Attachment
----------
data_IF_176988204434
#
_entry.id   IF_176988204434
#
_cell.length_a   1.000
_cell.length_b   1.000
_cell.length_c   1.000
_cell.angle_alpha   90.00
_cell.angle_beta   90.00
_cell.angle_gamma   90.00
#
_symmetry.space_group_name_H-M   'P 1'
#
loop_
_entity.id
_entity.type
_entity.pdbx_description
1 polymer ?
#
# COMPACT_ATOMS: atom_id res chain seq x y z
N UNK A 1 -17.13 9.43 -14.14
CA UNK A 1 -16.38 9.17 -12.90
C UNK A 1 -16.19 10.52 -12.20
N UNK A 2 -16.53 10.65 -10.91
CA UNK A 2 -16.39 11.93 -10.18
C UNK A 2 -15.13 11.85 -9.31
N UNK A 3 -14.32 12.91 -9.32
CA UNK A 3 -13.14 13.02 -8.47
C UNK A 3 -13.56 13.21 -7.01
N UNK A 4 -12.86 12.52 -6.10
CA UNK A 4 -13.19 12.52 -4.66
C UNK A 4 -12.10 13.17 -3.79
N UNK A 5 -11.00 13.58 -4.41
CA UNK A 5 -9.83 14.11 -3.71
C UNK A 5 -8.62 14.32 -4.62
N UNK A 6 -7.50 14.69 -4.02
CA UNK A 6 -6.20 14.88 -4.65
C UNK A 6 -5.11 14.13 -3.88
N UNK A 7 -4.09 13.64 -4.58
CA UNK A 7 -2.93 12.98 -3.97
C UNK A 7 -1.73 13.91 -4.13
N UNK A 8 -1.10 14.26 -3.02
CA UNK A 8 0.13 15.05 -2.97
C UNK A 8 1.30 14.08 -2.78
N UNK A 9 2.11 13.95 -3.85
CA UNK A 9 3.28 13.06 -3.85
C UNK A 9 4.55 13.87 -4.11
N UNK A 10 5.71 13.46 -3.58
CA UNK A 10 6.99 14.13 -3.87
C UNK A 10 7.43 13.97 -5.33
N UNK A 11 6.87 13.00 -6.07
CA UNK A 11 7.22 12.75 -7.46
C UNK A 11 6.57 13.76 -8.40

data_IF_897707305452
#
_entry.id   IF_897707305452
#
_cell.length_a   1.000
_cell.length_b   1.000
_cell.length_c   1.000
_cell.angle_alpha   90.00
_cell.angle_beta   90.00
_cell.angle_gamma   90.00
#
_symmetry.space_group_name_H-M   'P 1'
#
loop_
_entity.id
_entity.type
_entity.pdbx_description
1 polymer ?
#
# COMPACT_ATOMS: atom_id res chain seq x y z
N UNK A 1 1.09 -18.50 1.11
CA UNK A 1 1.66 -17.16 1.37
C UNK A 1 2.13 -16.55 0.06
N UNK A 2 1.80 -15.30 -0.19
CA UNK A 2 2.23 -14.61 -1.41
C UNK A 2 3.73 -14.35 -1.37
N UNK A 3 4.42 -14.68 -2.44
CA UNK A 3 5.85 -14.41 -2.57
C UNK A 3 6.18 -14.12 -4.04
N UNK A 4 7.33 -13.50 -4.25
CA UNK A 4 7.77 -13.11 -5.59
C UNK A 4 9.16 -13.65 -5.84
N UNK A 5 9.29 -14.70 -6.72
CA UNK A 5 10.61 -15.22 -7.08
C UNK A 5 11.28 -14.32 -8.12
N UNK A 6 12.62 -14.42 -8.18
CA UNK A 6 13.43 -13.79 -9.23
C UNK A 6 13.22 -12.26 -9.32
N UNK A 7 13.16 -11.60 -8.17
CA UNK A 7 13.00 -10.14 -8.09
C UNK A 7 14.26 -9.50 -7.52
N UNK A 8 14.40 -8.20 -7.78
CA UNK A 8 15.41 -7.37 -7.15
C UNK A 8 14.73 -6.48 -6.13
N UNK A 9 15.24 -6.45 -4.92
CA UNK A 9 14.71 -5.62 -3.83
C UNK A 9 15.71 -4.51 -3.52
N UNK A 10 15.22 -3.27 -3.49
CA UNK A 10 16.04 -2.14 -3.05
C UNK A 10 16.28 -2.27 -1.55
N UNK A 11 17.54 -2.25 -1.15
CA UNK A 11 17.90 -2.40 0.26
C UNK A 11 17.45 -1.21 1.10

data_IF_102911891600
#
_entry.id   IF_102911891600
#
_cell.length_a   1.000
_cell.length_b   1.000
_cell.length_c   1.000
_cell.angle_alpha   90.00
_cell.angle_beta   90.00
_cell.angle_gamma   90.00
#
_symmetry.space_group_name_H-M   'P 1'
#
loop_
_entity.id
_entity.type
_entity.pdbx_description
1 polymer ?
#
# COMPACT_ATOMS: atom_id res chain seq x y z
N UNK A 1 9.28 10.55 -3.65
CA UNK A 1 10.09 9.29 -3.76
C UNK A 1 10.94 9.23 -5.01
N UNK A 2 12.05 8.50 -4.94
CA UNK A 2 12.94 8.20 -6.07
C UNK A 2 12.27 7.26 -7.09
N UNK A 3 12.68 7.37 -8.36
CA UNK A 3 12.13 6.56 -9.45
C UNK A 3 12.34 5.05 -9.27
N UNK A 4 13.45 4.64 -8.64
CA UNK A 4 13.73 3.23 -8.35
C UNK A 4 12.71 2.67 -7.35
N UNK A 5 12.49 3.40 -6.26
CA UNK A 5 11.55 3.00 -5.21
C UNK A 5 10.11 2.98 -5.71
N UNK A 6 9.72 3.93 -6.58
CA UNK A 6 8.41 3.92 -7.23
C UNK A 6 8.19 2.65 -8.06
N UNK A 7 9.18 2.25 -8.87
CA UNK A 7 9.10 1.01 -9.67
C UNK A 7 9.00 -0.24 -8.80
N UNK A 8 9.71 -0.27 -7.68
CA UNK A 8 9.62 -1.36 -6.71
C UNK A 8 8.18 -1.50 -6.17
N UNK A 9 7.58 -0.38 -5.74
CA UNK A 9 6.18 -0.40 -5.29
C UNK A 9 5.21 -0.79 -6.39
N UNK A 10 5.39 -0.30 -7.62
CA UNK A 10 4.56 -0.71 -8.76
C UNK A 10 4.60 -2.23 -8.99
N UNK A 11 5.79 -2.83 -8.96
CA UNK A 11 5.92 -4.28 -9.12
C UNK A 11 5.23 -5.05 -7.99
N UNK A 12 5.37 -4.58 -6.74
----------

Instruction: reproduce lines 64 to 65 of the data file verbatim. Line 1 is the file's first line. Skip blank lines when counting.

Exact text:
#
_symmetry.space_group_name_H-M   'P 1'